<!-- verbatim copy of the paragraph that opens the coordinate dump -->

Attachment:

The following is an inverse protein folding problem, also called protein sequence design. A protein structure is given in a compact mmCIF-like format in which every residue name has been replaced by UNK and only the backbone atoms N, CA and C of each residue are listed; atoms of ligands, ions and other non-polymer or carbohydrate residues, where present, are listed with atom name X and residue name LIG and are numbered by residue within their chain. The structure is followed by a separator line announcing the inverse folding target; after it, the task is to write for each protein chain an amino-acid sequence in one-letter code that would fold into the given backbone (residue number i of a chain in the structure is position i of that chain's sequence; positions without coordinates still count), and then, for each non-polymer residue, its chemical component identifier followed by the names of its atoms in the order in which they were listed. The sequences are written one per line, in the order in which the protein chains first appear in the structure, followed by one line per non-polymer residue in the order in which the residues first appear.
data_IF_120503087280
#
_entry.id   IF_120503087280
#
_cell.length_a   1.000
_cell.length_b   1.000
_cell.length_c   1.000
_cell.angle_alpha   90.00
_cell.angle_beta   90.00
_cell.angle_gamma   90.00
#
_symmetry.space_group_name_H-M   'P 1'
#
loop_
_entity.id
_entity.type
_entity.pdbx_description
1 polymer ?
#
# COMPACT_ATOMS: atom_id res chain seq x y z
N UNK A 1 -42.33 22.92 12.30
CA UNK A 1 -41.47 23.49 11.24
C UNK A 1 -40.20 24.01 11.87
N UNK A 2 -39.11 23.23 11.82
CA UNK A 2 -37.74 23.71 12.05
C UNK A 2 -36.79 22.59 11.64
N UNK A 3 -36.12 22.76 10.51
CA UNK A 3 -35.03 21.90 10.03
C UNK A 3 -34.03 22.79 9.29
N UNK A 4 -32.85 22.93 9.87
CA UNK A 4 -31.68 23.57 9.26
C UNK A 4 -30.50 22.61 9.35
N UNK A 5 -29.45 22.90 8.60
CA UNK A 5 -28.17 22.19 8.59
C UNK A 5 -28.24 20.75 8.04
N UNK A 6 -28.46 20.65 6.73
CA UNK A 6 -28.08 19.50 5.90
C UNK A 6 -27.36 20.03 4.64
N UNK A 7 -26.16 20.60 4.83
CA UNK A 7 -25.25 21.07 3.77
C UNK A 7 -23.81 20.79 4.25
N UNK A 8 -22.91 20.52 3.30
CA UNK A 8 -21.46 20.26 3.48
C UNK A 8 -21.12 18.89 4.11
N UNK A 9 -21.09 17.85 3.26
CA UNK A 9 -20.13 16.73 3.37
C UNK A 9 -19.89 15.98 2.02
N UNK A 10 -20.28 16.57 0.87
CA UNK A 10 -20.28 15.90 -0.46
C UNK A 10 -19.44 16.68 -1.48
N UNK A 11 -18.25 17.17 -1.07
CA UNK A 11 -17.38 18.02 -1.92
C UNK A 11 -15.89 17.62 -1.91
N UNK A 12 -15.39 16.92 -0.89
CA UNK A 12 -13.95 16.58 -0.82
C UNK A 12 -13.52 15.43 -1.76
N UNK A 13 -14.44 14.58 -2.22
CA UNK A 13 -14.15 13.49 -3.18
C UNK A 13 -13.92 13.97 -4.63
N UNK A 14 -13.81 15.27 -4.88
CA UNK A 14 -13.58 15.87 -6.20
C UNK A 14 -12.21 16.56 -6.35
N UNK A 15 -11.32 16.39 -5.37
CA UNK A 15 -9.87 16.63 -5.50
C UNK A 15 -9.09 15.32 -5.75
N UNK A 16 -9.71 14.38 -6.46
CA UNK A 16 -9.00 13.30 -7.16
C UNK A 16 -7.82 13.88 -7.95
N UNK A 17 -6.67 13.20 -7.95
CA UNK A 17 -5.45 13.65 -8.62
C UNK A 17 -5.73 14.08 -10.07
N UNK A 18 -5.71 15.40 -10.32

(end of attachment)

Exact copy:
The following is an inverse protein folding problem, also called protein sequence design. A protein structure is given in a compact mmCIF-like format in which every residue name has been replaced by UNK and only the backbone atoms N, CA and C of each residue are listed; atoms of ligands, ions and other non-polymer or carbohydrate residues, where present, are listed with atom name X and residue name LIG and are numbered by residue within their chain. The structure is followed by a separator line announcing the inverse folding target; after it, the task is to write for each protein chain an amino-acid sequence in one-letter code that would fold into the given backbone (residue number i of a chain in the structure is position i of that chain's sequence; positions without coordinates still count), and then, for each non-polymer residue, its chemical component identifier followed by the names of its atoms in the order in which they were listed. The sequences are written one per line, in the order in which the protein chains first appear in the structure, followed by one line per non-polymer residue in the order in which the residues first appear.